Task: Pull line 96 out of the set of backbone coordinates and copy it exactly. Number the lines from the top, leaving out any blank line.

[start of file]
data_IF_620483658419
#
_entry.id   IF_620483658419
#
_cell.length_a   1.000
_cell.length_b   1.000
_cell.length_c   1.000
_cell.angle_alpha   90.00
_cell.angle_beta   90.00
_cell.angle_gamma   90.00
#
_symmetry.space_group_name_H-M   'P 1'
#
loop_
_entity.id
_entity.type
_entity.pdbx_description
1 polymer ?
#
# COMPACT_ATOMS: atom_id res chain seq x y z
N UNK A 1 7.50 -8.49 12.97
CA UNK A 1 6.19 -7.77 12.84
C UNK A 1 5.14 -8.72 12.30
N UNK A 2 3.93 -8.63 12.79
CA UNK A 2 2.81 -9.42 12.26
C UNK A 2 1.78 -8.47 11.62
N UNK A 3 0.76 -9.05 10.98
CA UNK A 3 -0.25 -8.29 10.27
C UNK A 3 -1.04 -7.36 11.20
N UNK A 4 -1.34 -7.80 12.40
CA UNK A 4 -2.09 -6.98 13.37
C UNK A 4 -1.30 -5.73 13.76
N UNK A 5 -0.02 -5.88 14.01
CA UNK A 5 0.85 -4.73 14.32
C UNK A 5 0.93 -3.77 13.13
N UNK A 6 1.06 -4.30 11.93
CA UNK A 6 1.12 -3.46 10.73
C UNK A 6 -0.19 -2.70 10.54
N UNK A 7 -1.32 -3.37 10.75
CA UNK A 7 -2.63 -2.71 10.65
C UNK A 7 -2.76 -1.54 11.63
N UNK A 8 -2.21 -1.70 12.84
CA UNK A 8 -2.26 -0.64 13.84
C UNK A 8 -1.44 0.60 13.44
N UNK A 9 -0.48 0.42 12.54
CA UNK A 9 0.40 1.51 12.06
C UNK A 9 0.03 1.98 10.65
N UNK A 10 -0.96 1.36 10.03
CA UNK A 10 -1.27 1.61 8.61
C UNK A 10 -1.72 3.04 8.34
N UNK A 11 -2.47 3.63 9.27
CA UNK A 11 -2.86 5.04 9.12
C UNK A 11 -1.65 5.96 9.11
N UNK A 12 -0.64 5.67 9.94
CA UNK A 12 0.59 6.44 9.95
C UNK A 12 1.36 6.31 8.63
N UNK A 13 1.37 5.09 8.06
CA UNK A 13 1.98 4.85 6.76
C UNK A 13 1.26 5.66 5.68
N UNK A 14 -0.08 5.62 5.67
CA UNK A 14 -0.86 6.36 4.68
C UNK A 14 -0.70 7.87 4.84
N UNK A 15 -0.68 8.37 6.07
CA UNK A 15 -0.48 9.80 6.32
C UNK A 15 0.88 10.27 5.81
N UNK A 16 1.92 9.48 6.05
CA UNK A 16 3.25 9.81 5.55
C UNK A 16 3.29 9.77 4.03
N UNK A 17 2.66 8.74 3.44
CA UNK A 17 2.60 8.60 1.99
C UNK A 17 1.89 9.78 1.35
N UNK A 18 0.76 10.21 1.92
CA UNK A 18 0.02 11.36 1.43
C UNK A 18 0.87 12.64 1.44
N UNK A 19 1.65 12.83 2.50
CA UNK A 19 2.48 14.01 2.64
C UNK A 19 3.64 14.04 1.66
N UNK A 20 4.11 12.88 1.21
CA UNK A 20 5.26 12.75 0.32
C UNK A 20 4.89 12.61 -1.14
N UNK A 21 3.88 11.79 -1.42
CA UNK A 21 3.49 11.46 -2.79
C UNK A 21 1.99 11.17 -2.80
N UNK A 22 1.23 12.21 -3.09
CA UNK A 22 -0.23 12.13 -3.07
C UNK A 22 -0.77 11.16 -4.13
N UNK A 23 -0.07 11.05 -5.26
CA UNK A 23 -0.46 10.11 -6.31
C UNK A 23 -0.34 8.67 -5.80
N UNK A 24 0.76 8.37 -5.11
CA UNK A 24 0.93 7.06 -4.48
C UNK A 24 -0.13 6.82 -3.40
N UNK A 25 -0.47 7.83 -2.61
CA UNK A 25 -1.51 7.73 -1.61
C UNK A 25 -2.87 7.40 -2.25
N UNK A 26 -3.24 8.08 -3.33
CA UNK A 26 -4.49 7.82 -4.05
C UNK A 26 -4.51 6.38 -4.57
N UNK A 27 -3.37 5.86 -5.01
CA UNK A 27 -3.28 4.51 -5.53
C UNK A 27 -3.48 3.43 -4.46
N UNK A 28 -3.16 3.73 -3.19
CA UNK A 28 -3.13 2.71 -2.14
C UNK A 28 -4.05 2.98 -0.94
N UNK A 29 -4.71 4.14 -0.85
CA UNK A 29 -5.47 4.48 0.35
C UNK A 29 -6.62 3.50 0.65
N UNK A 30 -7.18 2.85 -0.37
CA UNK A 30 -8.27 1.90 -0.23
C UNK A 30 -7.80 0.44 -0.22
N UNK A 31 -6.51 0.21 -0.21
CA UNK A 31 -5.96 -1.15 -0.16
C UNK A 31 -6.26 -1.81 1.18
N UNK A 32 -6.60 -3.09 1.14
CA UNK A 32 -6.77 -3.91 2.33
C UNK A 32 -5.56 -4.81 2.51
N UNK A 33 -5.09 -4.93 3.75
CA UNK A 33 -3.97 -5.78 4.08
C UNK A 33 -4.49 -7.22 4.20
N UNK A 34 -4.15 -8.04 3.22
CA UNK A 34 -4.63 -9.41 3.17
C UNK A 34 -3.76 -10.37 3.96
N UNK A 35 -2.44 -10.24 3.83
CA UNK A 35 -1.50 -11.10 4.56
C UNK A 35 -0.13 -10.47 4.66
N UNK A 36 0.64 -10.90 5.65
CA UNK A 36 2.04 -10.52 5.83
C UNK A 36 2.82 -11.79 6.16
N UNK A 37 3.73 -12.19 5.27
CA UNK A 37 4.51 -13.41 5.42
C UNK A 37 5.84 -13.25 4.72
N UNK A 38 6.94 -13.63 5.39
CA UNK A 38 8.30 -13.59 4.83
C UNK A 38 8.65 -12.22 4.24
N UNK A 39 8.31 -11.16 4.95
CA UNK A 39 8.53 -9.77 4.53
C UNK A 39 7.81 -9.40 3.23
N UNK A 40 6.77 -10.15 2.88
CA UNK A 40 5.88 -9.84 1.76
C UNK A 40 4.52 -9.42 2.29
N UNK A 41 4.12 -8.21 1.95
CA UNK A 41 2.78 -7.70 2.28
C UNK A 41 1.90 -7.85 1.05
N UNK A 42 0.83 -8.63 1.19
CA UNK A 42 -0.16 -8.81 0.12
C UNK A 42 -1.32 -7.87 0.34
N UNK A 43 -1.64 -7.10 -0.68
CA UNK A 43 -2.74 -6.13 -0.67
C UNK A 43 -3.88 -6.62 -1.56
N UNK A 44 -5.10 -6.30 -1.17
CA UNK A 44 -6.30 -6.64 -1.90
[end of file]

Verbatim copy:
N UNK A 26 -3.24 8.08 -3.33